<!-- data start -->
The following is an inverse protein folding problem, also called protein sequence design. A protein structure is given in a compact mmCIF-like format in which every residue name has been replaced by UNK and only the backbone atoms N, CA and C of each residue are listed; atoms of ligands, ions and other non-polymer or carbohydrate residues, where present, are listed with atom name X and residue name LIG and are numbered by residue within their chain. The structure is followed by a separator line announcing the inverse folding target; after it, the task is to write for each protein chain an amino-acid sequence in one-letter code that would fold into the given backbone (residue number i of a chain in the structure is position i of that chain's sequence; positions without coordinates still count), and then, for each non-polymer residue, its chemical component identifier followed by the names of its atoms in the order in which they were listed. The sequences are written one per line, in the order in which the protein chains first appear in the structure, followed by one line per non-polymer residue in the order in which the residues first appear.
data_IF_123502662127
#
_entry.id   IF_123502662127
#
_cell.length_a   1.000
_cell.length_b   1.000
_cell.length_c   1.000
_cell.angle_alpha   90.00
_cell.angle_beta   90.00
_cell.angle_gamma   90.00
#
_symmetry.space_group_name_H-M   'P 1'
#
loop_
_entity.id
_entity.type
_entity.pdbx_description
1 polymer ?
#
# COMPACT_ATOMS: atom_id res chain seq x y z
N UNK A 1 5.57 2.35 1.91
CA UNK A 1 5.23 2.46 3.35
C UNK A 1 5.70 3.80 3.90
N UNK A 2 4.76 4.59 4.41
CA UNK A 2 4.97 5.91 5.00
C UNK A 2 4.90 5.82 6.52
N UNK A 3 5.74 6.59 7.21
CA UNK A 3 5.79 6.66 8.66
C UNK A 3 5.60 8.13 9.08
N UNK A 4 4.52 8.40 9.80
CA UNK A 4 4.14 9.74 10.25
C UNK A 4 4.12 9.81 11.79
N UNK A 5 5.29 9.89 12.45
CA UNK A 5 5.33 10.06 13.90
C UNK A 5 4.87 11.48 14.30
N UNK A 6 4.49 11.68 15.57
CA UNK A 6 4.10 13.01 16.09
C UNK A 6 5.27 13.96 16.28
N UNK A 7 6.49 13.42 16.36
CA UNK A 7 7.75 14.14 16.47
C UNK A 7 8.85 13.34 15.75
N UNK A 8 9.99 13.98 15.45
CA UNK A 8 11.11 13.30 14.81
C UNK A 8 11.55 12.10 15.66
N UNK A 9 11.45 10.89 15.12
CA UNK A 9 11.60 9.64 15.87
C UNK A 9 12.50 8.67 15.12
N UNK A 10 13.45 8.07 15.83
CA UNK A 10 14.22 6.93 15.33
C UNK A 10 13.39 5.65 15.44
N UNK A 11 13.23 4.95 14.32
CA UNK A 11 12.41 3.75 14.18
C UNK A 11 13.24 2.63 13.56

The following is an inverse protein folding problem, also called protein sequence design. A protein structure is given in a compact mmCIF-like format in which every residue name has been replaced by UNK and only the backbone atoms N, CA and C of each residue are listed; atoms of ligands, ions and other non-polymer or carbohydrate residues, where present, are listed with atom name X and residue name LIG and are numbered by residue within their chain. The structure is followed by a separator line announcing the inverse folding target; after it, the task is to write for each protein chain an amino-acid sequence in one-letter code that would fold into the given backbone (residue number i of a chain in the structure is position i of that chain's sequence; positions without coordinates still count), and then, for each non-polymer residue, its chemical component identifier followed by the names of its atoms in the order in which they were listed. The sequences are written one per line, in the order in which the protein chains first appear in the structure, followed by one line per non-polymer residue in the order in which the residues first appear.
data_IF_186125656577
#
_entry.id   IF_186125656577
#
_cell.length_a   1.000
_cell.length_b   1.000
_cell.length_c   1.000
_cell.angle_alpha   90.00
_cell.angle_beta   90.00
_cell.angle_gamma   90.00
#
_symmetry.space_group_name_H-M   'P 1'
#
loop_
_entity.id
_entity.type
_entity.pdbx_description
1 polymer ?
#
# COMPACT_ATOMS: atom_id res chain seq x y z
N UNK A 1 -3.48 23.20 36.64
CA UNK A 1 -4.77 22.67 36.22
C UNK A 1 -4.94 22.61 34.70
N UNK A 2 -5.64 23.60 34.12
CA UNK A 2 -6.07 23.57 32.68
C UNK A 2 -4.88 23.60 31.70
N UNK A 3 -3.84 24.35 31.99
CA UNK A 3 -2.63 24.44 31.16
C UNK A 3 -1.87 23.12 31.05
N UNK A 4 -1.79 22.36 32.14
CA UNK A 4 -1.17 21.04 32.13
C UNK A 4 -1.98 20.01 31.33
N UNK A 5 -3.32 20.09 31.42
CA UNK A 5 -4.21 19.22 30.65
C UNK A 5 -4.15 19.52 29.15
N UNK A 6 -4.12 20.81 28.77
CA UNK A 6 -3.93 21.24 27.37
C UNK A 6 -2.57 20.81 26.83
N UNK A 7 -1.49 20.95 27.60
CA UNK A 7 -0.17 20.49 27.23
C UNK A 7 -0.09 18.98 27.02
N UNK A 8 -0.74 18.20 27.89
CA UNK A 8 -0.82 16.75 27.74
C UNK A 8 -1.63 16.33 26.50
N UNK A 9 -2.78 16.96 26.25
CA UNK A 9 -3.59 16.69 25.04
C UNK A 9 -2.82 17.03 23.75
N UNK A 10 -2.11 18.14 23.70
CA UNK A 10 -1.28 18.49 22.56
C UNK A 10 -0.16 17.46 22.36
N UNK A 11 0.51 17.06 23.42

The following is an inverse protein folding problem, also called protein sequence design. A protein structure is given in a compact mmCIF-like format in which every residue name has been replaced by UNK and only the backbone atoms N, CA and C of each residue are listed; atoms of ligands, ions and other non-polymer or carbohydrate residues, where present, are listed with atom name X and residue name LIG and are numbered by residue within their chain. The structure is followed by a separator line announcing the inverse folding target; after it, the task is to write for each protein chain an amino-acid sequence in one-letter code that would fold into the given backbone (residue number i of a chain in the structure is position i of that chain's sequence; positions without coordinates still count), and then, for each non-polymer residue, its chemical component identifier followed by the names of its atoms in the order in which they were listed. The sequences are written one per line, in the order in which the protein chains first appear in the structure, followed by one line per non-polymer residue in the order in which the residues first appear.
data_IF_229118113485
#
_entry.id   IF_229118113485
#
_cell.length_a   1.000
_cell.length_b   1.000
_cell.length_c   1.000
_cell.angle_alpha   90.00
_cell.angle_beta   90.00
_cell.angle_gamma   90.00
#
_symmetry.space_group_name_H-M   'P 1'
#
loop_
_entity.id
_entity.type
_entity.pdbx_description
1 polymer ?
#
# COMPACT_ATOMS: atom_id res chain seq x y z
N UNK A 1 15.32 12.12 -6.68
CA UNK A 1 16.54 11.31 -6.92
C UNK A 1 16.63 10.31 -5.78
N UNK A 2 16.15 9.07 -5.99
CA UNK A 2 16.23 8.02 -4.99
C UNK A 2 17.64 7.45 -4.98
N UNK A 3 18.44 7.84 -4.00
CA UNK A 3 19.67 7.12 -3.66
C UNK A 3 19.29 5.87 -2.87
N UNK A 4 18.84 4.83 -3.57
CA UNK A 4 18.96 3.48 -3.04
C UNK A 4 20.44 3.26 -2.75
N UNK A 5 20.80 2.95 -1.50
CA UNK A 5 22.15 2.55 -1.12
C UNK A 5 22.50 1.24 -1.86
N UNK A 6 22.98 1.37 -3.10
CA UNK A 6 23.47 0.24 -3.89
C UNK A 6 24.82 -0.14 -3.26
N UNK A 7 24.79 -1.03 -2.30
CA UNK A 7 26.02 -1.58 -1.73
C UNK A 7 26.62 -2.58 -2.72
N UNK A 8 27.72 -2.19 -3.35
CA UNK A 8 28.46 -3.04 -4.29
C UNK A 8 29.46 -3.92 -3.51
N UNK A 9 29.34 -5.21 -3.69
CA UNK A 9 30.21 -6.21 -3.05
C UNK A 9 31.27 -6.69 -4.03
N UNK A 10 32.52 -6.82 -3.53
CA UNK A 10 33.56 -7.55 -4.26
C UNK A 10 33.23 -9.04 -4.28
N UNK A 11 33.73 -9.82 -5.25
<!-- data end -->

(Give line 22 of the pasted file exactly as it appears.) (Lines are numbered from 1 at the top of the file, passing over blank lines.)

N UNK A 1 5.57 2.35 1.91